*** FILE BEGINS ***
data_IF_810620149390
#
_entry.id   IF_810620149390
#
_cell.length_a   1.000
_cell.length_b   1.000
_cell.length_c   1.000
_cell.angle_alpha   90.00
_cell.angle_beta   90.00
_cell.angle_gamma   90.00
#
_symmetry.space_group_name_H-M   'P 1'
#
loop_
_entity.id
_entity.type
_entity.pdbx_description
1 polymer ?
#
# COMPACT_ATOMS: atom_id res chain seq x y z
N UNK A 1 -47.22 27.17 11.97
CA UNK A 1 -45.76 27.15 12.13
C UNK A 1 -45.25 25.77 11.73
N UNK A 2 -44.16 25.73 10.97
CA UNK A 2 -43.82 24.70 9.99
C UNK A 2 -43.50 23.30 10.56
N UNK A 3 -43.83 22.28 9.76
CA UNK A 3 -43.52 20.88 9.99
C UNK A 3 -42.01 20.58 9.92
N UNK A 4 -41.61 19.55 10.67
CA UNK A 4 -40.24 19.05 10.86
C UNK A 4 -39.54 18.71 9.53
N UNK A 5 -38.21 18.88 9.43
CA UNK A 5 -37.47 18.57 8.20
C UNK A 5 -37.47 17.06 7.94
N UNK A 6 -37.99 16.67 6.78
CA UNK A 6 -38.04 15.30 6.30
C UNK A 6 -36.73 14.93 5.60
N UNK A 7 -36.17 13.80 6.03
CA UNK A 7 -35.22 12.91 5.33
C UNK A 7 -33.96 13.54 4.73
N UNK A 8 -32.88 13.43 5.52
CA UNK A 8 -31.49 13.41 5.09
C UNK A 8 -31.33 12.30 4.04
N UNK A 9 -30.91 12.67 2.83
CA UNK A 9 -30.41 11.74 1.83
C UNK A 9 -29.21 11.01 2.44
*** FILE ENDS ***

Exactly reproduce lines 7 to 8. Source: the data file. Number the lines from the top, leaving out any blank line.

_cell.length_c   1.000
_cell.angle_alpha   90.00